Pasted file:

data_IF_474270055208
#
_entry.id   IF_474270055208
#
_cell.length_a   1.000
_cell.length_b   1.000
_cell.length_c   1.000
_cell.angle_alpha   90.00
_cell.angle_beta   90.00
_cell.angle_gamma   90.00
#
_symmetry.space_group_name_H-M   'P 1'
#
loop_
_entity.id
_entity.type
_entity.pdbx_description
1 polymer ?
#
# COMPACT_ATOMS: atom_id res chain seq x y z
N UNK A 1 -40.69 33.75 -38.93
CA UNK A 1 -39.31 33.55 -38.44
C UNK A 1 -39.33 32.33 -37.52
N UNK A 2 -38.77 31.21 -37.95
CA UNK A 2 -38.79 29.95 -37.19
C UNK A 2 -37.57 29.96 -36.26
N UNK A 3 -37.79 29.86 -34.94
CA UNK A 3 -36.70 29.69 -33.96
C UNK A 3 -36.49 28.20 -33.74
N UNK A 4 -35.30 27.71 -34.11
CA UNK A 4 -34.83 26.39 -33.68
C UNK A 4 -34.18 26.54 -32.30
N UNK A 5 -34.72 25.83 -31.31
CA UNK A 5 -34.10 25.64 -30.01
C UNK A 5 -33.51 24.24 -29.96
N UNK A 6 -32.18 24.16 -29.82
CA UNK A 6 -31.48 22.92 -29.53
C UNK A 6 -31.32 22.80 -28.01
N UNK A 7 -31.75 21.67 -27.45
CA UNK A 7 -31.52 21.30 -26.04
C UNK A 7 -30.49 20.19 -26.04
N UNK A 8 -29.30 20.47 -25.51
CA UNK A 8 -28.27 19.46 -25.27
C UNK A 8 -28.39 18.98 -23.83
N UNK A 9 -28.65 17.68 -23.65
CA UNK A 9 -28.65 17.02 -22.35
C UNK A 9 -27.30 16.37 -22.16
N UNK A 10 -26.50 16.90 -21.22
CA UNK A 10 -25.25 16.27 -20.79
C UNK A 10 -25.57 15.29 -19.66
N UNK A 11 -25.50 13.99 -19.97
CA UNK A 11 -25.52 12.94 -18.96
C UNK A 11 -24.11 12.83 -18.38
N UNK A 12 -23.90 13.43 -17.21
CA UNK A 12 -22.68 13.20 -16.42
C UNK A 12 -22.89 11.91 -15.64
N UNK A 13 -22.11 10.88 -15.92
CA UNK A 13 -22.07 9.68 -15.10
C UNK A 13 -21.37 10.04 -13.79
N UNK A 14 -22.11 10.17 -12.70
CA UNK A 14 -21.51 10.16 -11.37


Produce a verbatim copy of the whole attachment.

data_IF_474270055208
#
_entry.id   IF_474270055208
#
_cell.length_a   1.000
_cell.length_b   1.000
_cell.length_c   1.000
_cell.angle_alpha   90.00
_cell.angle_beta   90.00
_cell.angle_gamma   90.00
#
_symmetry.space_group_name_H-M   'P 1'
#
loop_
_entity.id
_entity.type
_entity.pdbx_description
1 polymer ?
#
# COMPACT_ATOMS: atom_id res chain seq x y z
N UNK A 1 -40.69 33.75 -38.93
CA UNK A 1 -39.31 33.55 -38.44
C UNK A 1 -39.33 32.33 -37.52
N UNK A 2 -38.77 31.21 -37.95
CA UNK A 2 -38.79 29.95 -37.19
C UNK A 2 -37.57 29.96 -36.26
N UNK A 3 -37.79 29.86 -34.94
CA UNK A 3 -36.70 29.69 -33.96
C UNK A 3 -36.49 28.20 -33.74
N UNK A 4 -35.30 27.71 -34.11
CA UNK A 4 -34.83 26.39 -33.68
C UNK A 4 -34.18 26.54 -32.30
N UNK A 5 -34.72 25.83 -31.31
CA UNK A 5 -34.10 25.64 -30.01
C UNK A 5 -33.51 24.24 -29.96
N UNK A 6 -32.18 24.16 -29.82
CA UNK A 6 -31.48 22.92 -29.53
C UNK A 6 -31.32 22.80 -28.01
N UNK A 7 -31.75 21.67 -27.45
CA UNK A 7 -31.52 21.30 -26.04
C UNK A 7 -30.49 20.19 -26.04
N UNK A 8 -29.30 20.47 -25.51
CA UNK A 8 -28.27 19.46 -25.27
C UNK A 8 -28.39 18.98 -23.83
N UNK A 9 -28.65 17.68 -23.65
CA UNK A 9 -28.65 17.02 -22.35
C UNK A 9 -27.30 16.37 -22.16
N UNK A 10 -26.50 16.90 -21.22
CA UNK A 10 -25.25 16.27 -20.79
C UNK A 10 -25.57 15.29 -19.66
N UNK A 11 -25.50 13.99 -19.97
CA UNK A 11 -25.52 12.94 -18.96
C UNK A 11 -24.11 12.83 -18.38
N UNK A 12 -23.90 13.43 -17.21
CA UNK A 12 -22.68 13.20 -16.42
C UNK A 12 -22.89 11.91 -15.64
N UNK A 13 -22.11 10.88 -15.92
CA UNK A 13 -22.07 9.68 -15.10
C UNK A 13 -21.37 10.04 -13.79
N UNK A 14 -22.11 10.17 -12.70
CA UNK A 14 -21.51 10.16 -11.37